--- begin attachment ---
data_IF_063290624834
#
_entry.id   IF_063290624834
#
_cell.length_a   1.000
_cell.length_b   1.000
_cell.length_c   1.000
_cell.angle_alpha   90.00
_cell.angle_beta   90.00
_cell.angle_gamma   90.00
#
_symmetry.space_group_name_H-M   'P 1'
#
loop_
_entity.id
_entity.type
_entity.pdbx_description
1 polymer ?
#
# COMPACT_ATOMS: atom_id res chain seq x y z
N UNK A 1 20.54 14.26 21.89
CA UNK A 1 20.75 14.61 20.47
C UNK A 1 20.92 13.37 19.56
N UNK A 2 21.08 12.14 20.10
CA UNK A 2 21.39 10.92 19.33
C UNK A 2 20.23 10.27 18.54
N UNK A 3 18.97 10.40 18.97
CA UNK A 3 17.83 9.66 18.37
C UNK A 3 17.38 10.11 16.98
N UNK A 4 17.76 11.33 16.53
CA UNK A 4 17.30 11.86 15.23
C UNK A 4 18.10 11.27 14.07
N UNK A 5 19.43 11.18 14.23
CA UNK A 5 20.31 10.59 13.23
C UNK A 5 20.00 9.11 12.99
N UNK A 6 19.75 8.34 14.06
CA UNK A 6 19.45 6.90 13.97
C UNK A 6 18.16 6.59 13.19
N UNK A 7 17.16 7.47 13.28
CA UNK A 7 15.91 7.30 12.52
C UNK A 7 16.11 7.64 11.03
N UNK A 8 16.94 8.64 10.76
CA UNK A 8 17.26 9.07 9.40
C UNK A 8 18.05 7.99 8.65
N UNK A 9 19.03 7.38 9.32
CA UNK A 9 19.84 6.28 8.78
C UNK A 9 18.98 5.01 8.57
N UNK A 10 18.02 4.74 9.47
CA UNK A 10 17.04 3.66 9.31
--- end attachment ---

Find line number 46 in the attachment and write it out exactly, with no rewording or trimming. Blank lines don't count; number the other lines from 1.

CA UNK A 9 19.84 6.28 8.78